Earlier this month, DeepMind unveiled a new “generalist” AI model called Gato. The model can play Atari video game, subtitle images, chat and compose blocks with the help of a real robot hand, announced the AI ​​lab owned by Alphabet. In total, Gato can perform hundreds of different tasks.

But while Gato is undeniably exciting, a week after its release some researchers were a little fascinated.

One of DeepMind’s top researchers and co-author of Gato’s work, Nando de Freitas, couldn’t contain his excitement. “The game is over!” he tweeted, suggesting that there is now a clear path from Gato to artificial general intelligence, or “AGI,” a vague concept of human-level or superman-level AI. The way the AGI is created, he argued, is mostly a matter of scale: making models like the Gato bigger and better.

Not surprisingly, de Freitas ’announcement sparked breathless press coverage that Deepmind was“ on the edge ”of artificial intelligence at the human level. This is not the first time the hype has overtaken reality. Other interesting new models of artificial intelligence, such as the OpenAI GPT-3 text generator and the DALL-E image generator, have caused similar big claims.

For many in this field, this type of feverish discourse overshadows other important areas of research in AI. Read the full story.

-Melis Heikkiel

Required reading

I combed the Internet to find for you today the funniest / most important / scary / fascinating stories about technology.

1 Volunteers translate messages on Chinese social networks into English
Despite reports that the regime has passed censorship online, Beijing is unhappy. (Atlantic Dollar)
+ WeChat wants people to use its video platform. So they did for the digital protests. (TR)

2 The startup community of Ukraine resumes work as usual
Many workers combine their daily work with volunteering after the war. (WP $)
+ Russian-speaking technology bosses living in the United States are severing ties with pro-war workers. (NYT $)
+ YouTube has removed more than 9,000 war-related channels. (The Guardian)

3 The shooting in Buffalo highlighted the shortcomings of the counter-terrorism agreement
Critics say the platform has not done enough to tackle the root causes of extremism. (WSJ $)
+ Since Sandy Hook, America has experienced more than 3,500 mass shootings. (WP $)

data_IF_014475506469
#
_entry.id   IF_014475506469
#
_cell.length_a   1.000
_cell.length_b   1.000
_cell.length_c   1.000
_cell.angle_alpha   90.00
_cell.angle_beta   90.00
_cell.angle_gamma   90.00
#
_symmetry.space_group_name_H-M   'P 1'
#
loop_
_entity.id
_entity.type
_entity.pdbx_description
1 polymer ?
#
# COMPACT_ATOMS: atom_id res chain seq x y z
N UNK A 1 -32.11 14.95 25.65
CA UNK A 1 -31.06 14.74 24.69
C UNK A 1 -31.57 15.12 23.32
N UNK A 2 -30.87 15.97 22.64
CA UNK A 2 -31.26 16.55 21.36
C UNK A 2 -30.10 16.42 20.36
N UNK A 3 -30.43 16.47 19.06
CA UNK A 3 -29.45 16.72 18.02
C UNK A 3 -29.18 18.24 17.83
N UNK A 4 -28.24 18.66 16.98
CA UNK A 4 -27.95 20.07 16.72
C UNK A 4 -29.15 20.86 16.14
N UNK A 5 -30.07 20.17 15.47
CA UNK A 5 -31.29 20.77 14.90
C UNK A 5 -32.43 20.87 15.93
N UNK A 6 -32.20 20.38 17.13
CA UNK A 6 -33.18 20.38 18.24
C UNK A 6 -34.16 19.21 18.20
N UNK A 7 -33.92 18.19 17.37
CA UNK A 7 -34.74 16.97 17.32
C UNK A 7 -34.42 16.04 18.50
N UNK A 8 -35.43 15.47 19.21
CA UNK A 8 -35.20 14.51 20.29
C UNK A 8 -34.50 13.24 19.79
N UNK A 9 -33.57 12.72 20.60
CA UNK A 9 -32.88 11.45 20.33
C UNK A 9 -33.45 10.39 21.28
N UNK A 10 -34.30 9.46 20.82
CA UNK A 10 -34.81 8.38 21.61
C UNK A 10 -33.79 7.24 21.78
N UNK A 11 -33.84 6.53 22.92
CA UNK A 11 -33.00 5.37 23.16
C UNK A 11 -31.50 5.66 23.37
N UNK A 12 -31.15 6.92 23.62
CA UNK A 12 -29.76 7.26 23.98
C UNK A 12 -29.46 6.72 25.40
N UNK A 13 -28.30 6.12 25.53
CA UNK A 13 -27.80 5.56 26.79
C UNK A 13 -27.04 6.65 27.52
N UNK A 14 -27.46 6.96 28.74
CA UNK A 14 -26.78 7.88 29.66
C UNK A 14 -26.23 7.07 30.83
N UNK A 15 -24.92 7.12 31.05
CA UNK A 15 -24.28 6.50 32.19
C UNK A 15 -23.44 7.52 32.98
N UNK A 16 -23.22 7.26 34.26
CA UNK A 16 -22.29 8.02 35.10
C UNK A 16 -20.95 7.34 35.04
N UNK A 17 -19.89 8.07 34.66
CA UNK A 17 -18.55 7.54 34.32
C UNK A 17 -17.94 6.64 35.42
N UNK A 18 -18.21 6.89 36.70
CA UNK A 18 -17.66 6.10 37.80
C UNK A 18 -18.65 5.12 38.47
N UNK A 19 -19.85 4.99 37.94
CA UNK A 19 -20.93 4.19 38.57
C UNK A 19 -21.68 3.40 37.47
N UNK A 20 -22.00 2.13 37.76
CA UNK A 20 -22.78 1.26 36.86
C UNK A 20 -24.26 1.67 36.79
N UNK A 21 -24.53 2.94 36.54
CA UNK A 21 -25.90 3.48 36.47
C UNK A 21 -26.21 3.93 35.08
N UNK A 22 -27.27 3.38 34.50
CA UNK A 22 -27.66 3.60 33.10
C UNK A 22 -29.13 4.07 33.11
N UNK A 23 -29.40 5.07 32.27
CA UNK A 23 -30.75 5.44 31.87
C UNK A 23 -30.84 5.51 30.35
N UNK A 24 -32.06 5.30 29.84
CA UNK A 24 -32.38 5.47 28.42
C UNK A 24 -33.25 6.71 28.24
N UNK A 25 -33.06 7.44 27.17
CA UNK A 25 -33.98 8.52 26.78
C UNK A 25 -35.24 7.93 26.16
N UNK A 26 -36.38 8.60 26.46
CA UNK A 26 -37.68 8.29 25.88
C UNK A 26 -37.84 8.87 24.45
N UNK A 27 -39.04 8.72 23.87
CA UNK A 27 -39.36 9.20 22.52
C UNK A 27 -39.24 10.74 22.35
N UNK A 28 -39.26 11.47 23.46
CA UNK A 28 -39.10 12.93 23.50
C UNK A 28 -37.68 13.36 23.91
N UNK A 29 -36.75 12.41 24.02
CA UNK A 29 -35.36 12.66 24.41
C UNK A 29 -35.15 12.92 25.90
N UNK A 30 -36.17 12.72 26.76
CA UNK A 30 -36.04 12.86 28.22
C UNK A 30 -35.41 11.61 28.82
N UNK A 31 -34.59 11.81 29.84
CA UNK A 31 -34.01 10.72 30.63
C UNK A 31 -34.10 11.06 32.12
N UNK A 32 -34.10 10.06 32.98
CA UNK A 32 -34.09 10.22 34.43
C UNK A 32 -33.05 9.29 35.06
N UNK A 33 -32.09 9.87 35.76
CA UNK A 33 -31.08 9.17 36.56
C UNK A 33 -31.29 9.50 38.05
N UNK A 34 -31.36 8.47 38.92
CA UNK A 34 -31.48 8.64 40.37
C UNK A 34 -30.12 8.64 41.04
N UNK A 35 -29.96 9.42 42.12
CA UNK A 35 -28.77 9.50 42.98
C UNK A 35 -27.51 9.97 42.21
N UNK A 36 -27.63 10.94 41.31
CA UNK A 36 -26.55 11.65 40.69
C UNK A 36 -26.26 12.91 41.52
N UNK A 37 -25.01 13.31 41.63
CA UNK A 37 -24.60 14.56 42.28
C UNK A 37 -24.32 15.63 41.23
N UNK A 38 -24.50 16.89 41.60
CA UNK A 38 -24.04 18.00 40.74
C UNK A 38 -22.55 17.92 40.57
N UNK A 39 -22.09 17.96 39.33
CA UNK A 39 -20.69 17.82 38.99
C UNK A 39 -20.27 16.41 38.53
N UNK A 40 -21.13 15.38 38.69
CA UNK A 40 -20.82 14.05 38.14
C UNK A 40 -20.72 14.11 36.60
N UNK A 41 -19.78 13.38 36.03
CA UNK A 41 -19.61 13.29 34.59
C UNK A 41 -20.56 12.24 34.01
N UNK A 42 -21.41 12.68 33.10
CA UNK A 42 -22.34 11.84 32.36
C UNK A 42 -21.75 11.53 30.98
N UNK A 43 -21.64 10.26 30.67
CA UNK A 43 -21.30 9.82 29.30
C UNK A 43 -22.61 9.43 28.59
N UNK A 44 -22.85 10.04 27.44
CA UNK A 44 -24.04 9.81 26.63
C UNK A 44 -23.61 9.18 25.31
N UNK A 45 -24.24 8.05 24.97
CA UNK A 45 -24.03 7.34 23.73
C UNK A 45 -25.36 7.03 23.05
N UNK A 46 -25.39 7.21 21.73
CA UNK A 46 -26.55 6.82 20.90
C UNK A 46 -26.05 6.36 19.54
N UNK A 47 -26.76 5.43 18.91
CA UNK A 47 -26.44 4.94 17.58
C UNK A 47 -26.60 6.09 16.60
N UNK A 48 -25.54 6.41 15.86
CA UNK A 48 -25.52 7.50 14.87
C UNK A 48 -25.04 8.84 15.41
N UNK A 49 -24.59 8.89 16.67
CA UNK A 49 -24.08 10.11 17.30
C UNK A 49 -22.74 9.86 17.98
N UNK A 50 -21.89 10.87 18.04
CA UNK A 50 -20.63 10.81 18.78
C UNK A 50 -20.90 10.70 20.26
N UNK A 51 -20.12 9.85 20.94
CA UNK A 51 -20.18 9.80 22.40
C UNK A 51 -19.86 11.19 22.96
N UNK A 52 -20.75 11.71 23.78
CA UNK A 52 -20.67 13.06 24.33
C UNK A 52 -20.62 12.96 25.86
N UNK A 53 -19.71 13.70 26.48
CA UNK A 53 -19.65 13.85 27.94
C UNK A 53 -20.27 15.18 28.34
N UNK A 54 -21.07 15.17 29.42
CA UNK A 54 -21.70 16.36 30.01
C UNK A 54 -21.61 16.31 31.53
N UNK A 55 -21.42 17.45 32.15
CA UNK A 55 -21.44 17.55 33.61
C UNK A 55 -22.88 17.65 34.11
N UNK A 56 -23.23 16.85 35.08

4 Crypto seems to have problems with insider trading
Just like the banking system, supporters oppose it. (WSJ $)
+ Christine Lagarde considers the crypt “worthless”. (Bloomberg $)
+ Crypto is experiencing a fierce storm. Some are still clinging to an expensive life. (TR)
+ The crypto industry has lost about $ 1.5 trillion since November. (Atlantic Dollar)
+ Stablecoin Tether has paid $ 10 billion since the crash began. (The Guardian)

5 In the fusion industry concern
It is not even working yet, but fuel supplies are running low. (Wired $)
+ A pit in the ground could become the future of fusion energy. (TR)
+ This summer, the US Midwest may face a power outage. (motherboard)

6 Big Tech is not worried about the economic downturn
Even if it lowers its market value along the way. (NYT $)
+ But lawmakers are determined to curb their antitrust laws. (Recode)
+ Their carbon emissions are also getting out of control. (New Yorker $)

7 The US military wants to build a flying ship
The Liberty Lifer X-plane will be independent of stationary airfields and ports. (IEEE Spectrum)

8 We need to change the ways we recycle plastic
The good news is that the technology for its overhaul exists – it just needs improvement. (Wired $)
+ The French company uses enzymes to process one of the most common disposable plastics. (TR)

9 Why you should treat the use of the phone as a fault
Achieving a fine balance from stopping the positive to the negative. (The Guardian $)

10 Inside the useful world of online knitting 🧶
His favorite works of the knitter won the cult. (Introduction)
+ How the ban on the pattern of Trump unraveled the world of online knitting. (TR)

Quote of the day

“I like the instant fun of improving the Internet.”

-Jason Moore, who is credited with creating more than 50,000 pages of Wikipedia, tells CNN about his motivations to take on unpaid work.

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